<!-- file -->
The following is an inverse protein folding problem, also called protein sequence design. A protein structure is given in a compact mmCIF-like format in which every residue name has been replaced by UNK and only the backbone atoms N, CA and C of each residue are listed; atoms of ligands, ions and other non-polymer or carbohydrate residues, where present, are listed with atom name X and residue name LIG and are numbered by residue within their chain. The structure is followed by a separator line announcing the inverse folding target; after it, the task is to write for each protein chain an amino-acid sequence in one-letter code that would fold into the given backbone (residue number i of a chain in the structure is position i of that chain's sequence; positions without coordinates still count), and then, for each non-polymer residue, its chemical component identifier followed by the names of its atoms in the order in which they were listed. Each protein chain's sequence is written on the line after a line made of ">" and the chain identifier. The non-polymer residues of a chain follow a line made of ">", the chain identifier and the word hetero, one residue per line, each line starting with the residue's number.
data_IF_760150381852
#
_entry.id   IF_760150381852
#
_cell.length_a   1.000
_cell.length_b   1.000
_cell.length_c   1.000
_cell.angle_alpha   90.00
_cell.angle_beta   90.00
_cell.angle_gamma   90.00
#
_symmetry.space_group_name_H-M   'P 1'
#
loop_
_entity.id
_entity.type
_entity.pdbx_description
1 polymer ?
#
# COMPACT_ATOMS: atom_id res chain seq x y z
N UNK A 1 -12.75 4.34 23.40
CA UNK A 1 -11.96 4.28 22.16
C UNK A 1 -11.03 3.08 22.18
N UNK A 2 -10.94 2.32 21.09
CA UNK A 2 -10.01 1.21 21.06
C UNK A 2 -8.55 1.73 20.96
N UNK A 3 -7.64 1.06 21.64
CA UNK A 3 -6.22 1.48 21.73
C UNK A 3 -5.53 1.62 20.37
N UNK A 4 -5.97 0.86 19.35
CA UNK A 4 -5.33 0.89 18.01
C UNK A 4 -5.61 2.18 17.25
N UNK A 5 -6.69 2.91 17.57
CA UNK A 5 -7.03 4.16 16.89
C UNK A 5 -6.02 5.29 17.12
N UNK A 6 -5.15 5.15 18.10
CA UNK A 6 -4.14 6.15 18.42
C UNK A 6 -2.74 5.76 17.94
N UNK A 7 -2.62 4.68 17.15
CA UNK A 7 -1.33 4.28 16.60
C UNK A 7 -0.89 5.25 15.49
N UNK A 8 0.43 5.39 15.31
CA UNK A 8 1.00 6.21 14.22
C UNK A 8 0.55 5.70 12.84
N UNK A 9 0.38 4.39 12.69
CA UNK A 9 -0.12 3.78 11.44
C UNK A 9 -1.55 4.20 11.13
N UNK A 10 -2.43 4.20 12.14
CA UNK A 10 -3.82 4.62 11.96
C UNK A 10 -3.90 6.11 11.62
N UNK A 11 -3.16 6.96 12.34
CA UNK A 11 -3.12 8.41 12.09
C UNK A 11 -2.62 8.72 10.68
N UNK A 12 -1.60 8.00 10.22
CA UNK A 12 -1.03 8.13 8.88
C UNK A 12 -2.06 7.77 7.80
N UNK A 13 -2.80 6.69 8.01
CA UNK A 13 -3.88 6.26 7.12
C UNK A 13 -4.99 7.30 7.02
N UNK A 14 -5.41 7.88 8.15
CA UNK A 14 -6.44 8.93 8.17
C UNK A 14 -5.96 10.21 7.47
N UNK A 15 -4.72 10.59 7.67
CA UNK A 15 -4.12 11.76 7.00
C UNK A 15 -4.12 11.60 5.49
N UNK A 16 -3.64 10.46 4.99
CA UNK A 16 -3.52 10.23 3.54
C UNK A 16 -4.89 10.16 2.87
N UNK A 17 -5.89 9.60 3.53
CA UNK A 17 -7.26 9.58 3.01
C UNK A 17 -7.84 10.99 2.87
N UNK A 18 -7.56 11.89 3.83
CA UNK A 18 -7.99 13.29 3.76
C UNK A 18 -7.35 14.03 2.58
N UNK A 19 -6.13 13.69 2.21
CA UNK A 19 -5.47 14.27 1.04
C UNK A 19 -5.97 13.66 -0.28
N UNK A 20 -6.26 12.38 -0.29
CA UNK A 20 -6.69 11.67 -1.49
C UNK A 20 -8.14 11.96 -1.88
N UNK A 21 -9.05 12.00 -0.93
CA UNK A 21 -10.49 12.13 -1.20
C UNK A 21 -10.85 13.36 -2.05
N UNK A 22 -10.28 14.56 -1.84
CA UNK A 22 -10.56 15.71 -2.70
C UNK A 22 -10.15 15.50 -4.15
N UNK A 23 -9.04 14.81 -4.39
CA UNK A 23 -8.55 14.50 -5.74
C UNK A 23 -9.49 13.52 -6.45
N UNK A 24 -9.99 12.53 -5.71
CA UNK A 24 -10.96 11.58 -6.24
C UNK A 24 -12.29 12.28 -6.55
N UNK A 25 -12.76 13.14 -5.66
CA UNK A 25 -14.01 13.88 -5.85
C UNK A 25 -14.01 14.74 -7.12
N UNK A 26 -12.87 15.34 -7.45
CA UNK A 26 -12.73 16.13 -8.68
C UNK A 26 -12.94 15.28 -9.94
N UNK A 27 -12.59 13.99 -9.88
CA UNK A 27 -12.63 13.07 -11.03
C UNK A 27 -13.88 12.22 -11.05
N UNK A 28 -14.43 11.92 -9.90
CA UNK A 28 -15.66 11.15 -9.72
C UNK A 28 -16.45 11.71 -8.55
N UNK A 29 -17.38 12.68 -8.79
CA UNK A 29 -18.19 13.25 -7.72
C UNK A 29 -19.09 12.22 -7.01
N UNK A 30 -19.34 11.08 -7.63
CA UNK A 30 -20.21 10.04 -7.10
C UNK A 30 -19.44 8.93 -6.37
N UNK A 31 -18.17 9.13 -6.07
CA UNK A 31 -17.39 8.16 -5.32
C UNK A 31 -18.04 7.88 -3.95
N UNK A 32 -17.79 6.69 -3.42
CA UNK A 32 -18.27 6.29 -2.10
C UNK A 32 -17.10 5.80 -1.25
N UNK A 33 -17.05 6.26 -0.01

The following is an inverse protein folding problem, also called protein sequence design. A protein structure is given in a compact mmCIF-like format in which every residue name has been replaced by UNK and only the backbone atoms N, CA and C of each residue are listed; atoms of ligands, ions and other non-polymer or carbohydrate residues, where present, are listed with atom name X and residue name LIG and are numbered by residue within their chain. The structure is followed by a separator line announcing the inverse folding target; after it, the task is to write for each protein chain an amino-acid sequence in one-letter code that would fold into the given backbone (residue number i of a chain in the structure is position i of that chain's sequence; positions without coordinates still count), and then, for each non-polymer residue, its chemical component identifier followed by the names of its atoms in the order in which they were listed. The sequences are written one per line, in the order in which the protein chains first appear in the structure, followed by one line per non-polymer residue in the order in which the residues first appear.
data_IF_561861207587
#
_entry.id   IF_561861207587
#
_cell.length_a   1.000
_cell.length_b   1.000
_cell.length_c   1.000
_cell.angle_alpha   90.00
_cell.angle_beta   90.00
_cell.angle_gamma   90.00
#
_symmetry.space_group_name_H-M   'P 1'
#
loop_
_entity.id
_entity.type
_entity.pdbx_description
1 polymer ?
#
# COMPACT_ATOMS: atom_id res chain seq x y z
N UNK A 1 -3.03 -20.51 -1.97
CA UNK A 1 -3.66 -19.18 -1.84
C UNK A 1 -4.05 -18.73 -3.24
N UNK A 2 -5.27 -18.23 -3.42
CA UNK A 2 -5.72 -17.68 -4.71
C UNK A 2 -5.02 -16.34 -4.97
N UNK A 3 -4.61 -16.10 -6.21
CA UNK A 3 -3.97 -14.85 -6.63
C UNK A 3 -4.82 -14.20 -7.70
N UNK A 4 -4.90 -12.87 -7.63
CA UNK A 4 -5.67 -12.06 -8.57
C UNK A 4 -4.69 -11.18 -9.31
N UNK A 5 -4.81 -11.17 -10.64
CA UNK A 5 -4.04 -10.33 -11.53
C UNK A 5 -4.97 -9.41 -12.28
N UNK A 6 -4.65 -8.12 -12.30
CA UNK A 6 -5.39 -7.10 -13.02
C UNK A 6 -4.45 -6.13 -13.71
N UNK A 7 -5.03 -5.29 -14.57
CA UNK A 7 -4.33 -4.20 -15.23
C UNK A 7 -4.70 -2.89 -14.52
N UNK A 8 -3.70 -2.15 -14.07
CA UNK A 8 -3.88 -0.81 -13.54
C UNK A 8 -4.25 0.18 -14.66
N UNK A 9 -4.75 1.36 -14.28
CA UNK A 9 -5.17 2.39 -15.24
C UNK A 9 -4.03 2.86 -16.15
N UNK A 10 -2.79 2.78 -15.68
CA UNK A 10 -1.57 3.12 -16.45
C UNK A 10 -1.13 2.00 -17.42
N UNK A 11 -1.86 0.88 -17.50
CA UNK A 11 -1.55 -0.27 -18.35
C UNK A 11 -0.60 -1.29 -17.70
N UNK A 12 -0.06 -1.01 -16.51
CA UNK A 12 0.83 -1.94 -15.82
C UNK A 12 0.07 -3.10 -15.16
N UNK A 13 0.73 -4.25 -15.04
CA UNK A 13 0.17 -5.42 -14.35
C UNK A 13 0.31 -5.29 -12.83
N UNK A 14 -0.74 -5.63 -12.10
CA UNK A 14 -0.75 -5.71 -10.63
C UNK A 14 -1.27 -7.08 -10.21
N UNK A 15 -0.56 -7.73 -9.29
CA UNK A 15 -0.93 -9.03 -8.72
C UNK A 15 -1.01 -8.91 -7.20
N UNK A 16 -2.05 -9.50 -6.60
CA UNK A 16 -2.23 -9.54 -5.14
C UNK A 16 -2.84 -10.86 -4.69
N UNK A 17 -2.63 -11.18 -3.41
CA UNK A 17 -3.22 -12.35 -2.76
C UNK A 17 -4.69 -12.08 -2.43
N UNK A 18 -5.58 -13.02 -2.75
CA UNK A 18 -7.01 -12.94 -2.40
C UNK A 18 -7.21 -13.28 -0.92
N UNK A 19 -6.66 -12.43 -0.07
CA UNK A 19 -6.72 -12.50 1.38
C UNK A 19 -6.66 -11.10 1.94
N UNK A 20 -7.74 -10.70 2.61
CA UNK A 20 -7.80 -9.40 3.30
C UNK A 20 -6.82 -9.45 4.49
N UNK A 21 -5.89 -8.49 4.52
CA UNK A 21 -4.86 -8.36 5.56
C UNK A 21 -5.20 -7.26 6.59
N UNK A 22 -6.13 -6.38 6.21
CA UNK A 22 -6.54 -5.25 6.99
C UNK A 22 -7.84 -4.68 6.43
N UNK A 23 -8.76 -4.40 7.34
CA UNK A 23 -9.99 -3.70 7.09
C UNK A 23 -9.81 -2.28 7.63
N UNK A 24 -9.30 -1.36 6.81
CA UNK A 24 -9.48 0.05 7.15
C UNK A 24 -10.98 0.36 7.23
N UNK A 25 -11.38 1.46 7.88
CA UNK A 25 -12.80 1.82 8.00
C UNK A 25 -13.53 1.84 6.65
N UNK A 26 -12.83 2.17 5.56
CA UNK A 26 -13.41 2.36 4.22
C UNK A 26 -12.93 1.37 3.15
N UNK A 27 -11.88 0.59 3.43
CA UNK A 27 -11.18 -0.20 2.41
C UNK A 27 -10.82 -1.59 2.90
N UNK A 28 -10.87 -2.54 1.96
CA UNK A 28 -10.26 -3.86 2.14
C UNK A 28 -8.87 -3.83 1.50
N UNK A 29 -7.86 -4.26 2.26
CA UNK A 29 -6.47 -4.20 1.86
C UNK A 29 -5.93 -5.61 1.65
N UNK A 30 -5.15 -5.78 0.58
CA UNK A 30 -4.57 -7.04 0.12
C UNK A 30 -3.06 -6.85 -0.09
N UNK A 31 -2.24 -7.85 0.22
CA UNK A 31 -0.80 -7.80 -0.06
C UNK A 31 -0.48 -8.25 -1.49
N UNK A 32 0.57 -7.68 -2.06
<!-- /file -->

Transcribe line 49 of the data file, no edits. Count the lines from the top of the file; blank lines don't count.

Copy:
N UNK A 10 -2.43 4.20 12.14